Pittsburgh Theological Seminary will host a lecture by archaeologist Patrick McGovern on ancient brewing, Dec. 6, 2012, at 7:30 p.m. in the Knox Room, Long Hall. Following the lecture, attendees are invited to a beer tasting.
McGovern—the scientific director at the Biomolecular Archaeology Laboratory for Cuisine, Fermented Beverages, and Health at the University of Pennsylvania Museum in Philadelphia—will present “Uncorking the Past: The Biomolecular Archaeology of Wines, Beers, and Extreme Beverages.”
He will discuss the role of biomolecular analysis in his research on ancient brewing, which began with materials excavated by the University of Pennsylvania at Gordion in central Turkey, the ancestral home of King Midas. Analyzing residues from a funeral feast dated to 700 BCE, McGovern discovered the ingredients of a mixed beverage—combining grape wine, barley beer, and honey mead—that is now in production by Dogfish Head Brewery. Subsequent work on materials excavated at Jiahu in the Yellow River Valley of China, dated to 7000 BCE, as well as Egypt, Central America, and Europe have yielded diverse and revealing recipes that are also in current production. The talk will touch on a range of topics illuminated by biomolecular archaeology: human ancestry and genetic development, agriculture and diet, health and medical practice, trade, religion, and the arts.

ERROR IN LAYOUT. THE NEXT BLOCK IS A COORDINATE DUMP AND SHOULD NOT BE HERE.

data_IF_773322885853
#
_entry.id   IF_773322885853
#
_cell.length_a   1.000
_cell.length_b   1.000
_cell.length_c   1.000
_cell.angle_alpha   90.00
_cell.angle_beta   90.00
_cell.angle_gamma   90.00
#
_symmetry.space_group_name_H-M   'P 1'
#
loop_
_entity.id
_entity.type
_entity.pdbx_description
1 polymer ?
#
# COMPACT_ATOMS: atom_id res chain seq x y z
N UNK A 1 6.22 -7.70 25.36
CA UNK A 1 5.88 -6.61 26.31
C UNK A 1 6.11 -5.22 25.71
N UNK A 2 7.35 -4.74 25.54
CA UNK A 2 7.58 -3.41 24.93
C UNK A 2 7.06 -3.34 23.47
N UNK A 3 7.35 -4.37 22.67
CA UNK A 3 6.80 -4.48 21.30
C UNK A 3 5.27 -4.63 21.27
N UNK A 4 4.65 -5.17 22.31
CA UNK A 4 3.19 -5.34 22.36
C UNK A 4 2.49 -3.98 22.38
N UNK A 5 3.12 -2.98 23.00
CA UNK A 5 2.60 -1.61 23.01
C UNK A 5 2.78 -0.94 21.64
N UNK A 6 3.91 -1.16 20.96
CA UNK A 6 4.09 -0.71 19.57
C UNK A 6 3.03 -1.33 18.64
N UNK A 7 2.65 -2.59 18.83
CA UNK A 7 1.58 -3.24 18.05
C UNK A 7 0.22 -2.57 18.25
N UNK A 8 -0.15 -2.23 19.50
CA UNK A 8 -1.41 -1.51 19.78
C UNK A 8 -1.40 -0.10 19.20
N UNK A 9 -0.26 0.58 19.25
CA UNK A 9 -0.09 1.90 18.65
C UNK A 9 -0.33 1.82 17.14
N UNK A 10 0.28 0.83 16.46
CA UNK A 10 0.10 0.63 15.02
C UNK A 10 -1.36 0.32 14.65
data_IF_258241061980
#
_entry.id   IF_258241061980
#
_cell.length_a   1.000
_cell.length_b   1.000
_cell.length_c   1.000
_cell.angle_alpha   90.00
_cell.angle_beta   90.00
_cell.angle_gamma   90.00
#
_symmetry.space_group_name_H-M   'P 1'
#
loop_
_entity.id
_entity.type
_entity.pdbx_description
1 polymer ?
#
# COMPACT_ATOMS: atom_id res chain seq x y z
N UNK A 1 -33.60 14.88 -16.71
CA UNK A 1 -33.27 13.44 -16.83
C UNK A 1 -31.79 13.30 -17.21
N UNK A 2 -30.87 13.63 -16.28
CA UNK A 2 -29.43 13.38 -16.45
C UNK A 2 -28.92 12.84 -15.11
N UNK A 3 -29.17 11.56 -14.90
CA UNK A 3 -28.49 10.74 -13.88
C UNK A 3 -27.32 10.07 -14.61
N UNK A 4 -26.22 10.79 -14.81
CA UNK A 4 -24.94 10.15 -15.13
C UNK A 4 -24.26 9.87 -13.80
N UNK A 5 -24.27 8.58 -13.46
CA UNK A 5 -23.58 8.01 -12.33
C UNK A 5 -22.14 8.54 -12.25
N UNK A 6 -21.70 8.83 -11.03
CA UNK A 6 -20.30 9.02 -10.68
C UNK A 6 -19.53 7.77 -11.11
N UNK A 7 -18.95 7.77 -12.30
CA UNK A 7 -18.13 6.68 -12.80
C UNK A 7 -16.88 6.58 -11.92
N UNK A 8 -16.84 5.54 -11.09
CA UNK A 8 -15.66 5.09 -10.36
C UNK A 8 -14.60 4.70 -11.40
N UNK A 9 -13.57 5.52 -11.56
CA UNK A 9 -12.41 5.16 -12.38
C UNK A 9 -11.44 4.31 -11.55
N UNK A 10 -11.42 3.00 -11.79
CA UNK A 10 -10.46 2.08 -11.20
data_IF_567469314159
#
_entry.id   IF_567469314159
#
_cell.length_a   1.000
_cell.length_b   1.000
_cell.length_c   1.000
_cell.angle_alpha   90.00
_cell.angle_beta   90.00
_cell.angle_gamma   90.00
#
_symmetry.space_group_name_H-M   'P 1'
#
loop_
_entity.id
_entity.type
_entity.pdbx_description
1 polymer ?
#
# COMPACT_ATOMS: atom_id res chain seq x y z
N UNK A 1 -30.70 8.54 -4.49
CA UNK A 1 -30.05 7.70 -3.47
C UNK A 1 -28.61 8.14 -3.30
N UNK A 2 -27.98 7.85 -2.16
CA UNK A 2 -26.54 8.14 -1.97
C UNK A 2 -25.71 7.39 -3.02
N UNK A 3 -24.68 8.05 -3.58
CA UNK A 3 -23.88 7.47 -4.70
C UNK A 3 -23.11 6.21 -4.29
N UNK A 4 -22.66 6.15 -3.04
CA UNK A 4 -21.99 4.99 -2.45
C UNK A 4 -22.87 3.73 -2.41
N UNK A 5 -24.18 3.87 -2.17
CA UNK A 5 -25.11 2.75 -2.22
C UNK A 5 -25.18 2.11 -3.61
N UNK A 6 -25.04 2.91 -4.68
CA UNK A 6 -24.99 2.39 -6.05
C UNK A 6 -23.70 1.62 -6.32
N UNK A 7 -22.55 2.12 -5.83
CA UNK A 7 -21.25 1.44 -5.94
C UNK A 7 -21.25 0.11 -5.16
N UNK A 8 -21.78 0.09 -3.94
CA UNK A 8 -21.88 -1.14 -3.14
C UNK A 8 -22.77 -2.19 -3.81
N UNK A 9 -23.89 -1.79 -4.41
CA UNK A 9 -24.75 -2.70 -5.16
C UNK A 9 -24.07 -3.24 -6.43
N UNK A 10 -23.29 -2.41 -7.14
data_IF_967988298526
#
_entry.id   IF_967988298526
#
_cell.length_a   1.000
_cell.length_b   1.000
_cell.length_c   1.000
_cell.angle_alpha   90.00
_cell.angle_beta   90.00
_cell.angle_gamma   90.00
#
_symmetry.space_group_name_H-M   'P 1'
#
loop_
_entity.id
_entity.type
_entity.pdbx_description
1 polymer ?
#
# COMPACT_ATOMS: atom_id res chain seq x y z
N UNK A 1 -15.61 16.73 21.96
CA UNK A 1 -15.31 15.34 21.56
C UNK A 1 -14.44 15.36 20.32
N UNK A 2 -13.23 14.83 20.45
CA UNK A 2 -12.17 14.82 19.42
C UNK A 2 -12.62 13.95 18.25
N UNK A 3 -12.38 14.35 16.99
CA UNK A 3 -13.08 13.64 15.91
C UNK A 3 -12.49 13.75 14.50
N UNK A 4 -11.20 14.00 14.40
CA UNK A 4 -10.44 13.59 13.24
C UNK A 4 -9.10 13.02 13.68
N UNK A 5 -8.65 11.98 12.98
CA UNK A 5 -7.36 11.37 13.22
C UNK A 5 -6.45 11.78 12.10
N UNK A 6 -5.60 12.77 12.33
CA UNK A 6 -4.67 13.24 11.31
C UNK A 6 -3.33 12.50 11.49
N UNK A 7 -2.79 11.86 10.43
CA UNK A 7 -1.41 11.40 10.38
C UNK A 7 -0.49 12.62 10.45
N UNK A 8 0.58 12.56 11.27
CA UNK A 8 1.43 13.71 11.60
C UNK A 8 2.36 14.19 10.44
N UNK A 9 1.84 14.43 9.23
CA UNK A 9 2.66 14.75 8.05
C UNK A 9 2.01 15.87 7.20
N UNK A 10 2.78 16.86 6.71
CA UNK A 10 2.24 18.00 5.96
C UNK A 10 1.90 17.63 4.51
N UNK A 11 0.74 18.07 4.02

Two of Professor McGovern’s books, Uncorking the Past: The Quest for Wine, Beer, and Other Alcoholic Beverages (2010) and Ancient Wine: The Search for the Origins of Viniculture (2006), will be available for purchase.
The Bible Lands Museum will be open 6:30-7:15 p.m. and after the lecture. The lecture and reception to follow are free and open to the public. For those of age, tastes of Midas Touch, Chateau Jiahu, and Ta Henket will be available. Register online at www.testsite.pts.edu/tasting or call 412-924-1395 Monday-Saturday 10:00 a.m.-4:00 p.m. if you plan to join the tasting. Registration for the tasting is limited.
Pittsburgh Theological Seminary is a graduate professional institution of the Presbyterian Church (U.S.A). Founded in 1794, the Seminary is located in Pittsburgh, Pa. and approximately 300 students are enrolled yearly in the degree programs. The Seminary prepares leaders who proclaim with great joy God’s message of good news in both word and deed. PTS is rooted in the Reformed history of faithfulness to Scripture and commitment to the Gospel of Jesus Christ.